Interview With Nick Sunderland - NSI Design
Hello! Can you tell us about yourself?
I’m Nick Sunderland and I'm the owner of NSI Design. We are an interior Design Company based in Kent and London. We have been operating for over 25 years trading as Nicholas Sunderland Interiors (NSI). We specialise in High End Residential as well as some Barristers chambers and charities on the commercial side.
My business grew from Barristers Chambers and then private clients in Pakistan, Dubai, and New York, before I focused more on UK based clients mainly in the South East.
What's your backstory and what attracted you to design?
I trained originally as a Graphic Designer, working for such Clients as BMW, Akai, and WH Smith. In the early 80s I worked for Wunderman Worldwide, part of the Young and Rubicam Group.
It was there my interest in Interior Design developed as I became involved in the redesign of the 4th Floor of Greater London House. Whilst not technically qualified at this stage, my input on the overall look, space planning, and finish, was very much requested. We grew the space from 36 individuals to 112, and my interest was firmly entrenched in my design development.
During the 90s I moved into Publishing, working on Consumer magazines, and working closely with advertisers and editorial. My projects enabled me to build up knowledge of suppliers, as well as trends in consumer spending on homes.
I was asked by another publisher to develop a magazine on Interior Design for the home using Feng Shui, an interest of mine at the time, but with little UK knowledge available, it was a slow learning process. There was no Internet then!
The magazine was a western approach to Interior Design using subtle Feng Shui influences, and Feng Shui For Modern Living was published world wide with an ABC rating of 123,000 from issue one. My Feng Shui training grew rapidly along side my Interior Design Knowledge, dealing with KLC and Regent Academy.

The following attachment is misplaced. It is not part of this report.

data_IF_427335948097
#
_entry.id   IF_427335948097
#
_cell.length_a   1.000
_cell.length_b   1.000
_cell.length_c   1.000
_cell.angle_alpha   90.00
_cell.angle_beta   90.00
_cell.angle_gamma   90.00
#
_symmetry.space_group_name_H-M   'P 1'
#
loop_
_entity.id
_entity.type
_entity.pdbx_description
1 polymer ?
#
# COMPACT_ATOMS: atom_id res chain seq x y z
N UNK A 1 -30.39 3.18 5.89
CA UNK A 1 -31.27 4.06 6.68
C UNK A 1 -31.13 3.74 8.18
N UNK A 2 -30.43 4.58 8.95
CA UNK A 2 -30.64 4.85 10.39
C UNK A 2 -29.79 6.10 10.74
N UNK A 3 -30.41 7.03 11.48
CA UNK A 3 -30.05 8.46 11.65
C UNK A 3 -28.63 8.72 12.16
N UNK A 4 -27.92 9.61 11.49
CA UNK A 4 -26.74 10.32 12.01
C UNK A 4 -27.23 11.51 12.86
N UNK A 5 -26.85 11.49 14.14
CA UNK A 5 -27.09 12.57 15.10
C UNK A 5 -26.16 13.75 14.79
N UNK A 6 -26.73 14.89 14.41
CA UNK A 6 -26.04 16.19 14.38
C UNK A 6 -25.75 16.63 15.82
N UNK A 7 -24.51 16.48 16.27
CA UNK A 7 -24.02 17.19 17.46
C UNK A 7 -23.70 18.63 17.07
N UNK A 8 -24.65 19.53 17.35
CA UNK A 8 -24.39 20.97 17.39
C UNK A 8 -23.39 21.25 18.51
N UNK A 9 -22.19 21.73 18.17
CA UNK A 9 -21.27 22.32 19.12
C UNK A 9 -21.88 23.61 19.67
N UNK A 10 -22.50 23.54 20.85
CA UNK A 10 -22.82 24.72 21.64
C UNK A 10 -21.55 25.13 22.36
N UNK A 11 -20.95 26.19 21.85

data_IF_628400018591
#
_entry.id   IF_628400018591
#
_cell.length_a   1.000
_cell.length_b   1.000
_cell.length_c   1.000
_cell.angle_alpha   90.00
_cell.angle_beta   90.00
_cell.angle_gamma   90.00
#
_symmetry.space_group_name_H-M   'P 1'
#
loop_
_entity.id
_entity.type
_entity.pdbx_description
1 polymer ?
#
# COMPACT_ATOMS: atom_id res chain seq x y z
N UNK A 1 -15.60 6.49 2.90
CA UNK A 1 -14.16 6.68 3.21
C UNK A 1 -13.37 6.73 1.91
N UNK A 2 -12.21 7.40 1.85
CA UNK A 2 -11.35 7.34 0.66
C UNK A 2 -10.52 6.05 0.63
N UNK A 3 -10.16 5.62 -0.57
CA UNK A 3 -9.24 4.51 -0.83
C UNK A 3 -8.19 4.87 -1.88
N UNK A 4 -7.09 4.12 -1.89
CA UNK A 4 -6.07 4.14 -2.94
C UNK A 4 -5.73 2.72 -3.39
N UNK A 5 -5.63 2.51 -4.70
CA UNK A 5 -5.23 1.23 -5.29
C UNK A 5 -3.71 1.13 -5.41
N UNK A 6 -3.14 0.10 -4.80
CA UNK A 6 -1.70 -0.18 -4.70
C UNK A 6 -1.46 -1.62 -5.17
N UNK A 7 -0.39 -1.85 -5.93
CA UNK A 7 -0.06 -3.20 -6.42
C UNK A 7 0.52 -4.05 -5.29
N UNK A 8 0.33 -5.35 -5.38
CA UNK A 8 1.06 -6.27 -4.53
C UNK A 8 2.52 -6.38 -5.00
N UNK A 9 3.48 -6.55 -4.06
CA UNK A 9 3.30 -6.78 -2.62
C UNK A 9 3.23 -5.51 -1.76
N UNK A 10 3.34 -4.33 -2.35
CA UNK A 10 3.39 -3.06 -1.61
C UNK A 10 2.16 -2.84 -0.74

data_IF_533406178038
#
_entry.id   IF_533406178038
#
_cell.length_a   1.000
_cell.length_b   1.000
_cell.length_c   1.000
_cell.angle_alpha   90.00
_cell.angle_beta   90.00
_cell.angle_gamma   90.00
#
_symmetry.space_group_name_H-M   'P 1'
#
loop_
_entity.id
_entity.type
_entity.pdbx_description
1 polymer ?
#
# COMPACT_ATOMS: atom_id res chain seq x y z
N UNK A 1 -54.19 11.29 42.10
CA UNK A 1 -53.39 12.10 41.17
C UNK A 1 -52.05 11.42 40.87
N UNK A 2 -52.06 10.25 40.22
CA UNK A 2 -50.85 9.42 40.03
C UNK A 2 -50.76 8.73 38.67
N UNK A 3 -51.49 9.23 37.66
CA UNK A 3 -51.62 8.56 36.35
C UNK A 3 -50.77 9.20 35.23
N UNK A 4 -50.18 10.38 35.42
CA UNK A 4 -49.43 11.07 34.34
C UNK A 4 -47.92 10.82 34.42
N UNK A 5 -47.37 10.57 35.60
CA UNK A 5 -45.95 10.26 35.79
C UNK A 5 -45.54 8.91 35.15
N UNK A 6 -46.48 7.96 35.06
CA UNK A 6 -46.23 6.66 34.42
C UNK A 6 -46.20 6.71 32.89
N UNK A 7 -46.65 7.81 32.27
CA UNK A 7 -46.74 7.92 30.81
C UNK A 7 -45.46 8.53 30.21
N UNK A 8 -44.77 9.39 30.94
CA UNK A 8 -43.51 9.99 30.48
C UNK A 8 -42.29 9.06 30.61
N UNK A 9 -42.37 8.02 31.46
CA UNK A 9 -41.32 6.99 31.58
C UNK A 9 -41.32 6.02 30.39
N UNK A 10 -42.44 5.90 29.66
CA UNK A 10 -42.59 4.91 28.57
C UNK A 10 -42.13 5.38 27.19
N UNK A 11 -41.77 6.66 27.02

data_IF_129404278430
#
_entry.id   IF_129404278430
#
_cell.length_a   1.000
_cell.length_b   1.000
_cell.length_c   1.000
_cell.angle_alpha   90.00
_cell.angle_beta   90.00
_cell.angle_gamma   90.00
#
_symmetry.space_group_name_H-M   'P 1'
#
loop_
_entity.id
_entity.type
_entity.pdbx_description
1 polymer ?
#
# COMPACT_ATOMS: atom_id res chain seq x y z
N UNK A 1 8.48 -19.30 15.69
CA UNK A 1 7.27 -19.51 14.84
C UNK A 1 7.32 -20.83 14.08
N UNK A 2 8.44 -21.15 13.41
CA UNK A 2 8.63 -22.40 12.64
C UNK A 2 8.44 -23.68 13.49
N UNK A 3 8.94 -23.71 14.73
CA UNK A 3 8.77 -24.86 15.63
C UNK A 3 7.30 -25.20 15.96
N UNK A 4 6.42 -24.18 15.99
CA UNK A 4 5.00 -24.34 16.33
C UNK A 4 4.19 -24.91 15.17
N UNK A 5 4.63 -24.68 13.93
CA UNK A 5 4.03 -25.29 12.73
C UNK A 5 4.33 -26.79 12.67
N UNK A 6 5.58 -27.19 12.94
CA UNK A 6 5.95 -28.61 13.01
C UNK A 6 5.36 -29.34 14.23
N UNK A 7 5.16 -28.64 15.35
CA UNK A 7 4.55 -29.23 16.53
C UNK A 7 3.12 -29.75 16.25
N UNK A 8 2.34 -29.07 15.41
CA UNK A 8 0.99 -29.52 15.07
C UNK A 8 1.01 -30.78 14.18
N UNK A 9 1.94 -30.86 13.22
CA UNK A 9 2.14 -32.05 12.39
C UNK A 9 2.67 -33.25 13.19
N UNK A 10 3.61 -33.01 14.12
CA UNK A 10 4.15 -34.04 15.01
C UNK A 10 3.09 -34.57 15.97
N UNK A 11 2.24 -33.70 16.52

My reputation spread, and I was soon designing homes in London on these principles. Before long I was being commissioned in Pakistan and Dubai for leading figures in politics and finance.
Whilst my first project in London was for The High Commissioner for Pakistan, and then the Former Prime Minister, not all my projects were for such High Profile individuals, but my ability to create stylish comfortable homes to live in was much sought after.
What do you love most about designing?
I was always creative as a child, and focused more on art than science, a natural in that respect. An art Degree in Graphic design was my focus at the time, it seemed sensible. Interior Design was not widely discussed and Architecture didn't appeal.
Whilst working for good companies, being a board Director at Wunderman, and other advertising agencies I was involved in developing the advertising business, but my heart wasn't in it.
When I moved into Interior Design I experienced a huge change in my overall design enjoyment. Pleasing individual clients and seeing the joy in the spaces I created for them was an exhilarating experience for me. What Í love most is the ability to create something new every time.
All briefs are unique, and whilst a client will seek me out from my website or from a referral, the look they want needs to be individual, and that's what I crave, fresh new challenges.
Who, for you, has been the most influential designer/designers?
There are so many Interior Designers out there now, and the influence of television design shows and magazines have grown rapidly, but not always for good reasons. The internet changed things, and websites, product awareness, and development are growing exponentially.
I associate now with many of the leading Interior designers as part of the BIID, of which I’m a registered interior designer, and influence also comes from their work.
Where/how do you find inspiration for new designs?
The BIID showcase many talented influencers, but most importantly, designers learn of new products coming onto the market at CPD presentations. It’s then up to us how we use those products.
From the start we take a brief from a client and the project starts to take form fairly quickly. The space planning, drawings, and colour schemes, are like a jigsaw, each piece coming together to make the whole image.
Trade shows, magazines, Instagram and Pinterest are also great places to pick up ideas, and get over a designers block.
Stepping back, seeing what’s new, and how perhaps you can adapt and change an item to make it truly bespoke for the client.
Describe your approach to choosing/using colours.